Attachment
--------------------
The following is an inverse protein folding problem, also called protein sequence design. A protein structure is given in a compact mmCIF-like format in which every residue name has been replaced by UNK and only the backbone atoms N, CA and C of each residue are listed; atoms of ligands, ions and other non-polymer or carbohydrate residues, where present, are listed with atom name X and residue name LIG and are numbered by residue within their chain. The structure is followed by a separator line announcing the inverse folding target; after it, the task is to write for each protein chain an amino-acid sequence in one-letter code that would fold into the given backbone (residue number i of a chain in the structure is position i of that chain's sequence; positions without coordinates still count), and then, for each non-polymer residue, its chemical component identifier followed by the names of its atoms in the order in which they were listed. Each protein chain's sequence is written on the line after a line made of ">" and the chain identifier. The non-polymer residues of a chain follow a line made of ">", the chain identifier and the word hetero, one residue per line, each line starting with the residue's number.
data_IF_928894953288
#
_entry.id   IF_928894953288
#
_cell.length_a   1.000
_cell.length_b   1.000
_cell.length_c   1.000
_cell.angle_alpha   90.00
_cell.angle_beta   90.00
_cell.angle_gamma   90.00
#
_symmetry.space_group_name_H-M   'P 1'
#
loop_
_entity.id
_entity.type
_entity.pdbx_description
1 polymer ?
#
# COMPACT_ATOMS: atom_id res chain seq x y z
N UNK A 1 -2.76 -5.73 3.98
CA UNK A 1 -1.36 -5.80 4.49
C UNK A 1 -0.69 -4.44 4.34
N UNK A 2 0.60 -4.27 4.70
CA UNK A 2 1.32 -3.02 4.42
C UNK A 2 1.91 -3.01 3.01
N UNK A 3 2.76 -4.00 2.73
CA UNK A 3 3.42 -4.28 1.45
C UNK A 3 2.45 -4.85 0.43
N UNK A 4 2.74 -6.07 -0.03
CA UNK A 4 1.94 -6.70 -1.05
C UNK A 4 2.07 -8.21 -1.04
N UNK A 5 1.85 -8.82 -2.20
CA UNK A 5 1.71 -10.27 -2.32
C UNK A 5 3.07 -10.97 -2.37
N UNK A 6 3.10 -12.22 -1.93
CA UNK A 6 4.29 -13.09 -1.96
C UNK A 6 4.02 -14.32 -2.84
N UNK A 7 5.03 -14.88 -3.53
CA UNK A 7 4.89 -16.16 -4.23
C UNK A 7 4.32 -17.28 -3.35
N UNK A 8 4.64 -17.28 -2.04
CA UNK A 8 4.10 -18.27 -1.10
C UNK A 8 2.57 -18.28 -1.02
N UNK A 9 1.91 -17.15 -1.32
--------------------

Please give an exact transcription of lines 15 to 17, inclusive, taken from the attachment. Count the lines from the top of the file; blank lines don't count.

loop_
_entity.id
_entity.type